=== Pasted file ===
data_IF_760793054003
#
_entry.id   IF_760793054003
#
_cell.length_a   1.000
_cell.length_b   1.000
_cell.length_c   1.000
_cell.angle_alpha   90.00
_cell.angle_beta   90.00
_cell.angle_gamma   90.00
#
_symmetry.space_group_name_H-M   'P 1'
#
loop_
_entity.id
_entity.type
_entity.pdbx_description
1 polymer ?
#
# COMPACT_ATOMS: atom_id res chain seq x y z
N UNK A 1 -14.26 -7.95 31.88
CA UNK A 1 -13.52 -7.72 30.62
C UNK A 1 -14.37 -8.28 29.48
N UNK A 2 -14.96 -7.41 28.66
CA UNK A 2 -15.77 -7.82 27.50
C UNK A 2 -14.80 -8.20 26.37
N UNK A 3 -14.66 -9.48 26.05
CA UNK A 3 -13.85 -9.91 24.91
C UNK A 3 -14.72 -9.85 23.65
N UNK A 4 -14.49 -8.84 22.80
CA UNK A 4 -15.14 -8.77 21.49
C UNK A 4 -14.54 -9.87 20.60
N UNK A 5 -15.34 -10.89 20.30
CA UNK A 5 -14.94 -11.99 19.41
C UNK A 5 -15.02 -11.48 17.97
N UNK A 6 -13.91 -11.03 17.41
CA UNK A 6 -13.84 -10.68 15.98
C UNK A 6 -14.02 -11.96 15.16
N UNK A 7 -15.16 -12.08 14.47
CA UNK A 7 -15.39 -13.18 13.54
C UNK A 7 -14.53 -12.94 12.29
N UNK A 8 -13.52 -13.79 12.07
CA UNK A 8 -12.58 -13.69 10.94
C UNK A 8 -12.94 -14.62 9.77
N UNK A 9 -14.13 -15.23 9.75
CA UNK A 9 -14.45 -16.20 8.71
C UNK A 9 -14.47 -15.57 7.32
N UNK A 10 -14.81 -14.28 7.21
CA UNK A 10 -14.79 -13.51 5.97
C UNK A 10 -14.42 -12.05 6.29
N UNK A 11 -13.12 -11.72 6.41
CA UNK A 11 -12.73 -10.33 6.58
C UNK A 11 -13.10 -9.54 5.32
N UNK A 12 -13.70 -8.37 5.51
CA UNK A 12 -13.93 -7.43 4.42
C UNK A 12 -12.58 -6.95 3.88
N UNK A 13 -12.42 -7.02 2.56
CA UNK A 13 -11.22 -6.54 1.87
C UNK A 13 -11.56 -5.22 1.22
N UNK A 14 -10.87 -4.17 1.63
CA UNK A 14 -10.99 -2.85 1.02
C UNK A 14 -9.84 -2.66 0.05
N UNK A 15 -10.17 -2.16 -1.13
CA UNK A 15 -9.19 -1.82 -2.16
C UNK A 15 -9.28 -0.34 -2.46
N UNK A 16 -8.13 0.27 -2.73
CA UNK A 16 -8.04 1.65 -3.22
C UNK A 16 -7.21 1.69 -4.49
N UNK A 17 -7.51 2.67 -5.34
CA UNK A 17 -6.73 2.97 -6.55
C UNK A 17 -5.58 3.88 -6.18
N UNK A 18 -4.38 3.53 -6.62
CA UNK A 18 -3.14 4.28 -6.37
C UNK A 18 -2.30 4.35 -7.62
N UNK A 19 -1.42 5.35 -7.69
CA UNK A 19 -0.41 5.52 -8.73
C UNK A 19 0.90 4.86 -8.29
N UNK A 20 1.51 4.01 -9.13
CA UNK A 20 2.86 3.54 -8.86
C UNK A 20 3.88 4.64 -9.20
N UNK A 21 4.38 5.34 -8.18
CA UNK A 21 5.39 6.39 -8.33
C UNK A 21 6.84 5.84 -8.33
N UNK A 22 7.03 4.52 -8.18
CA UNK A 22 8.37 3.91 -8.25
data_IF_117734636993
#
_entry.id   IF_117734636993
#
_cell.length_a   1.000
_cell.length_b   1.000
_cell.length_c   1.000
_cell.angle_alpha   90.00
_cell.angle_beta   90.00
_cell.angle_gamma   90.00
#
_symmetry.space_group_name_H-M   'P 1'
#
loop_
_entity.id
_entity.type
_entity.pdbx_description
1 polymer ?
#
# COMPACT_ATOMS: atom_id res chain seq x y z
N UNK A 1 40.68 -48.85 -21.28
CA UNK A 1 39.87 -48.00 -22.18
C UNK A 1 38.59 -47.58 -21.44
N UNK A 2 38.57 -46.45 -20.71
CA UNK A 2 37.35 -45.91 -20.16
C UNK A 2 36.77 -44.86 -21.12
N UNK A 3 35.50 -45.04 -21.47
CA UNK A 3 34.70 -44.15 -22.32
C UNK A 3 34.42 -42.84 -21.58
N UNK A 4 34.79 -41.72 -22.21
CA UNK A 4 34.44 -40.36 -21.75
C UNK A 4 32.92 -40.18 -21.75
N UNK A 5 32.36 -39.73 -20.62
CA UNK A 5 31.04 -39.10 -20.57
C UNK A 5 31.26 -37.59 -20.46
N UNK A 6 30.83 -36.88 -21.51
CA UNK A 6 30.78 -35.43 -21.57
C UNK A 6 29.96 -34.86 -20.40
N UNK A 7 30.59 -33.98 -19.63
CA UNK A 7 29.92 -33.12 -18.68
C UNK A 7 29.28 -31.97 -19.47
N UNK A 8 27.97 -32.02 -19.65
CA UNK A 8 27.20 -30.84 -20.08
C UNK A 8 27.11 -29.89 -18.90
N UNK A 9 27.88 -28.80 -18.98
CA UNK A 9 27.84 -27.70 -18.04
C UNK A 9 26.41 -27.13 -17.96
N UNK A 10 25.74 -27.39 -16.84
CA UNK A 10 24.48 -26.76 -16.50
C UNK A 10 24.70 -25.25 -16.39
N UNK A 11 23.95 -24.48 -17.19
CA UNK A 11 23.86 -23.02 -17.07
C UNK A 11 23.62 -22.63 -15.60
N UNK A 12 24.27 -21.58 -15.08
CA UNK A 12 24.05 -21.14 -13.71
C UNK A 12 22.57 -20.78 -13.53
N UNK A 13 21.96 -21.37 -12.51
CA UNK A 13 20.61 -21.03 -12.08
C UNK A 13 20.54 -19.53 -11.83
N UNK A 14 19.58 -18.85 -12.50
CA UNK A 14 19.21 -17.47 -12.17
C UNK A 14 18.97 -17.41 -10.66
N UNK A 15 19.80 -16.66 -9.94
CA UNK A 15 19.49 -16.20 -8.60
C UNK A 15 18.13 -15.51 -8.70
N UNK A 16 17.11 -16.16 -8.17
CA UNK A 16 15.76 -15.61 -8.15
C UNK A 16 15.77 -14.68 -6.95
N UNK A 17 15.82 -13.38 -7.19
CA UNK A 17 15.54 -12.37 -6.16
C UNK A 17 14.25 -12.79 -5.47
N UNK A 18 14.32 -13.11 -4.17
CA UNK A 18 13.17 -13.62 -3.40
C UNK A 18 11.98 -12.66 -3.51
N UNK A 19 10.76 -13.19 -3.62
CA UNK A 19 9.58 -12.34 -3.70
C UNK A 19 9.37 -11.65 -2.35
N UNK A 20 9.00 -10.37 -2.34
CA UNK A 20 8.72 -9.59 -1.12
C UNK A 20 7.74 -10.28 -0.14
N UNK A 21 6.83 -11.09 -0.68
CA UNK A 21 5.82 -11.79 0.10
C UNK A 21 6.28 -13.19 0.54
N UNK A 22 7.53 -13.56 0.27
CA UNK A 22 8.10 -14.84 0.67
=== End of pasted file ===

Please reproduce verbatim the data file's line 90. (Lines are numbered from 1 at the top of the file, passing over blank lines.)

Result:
_cell.length_a   1.000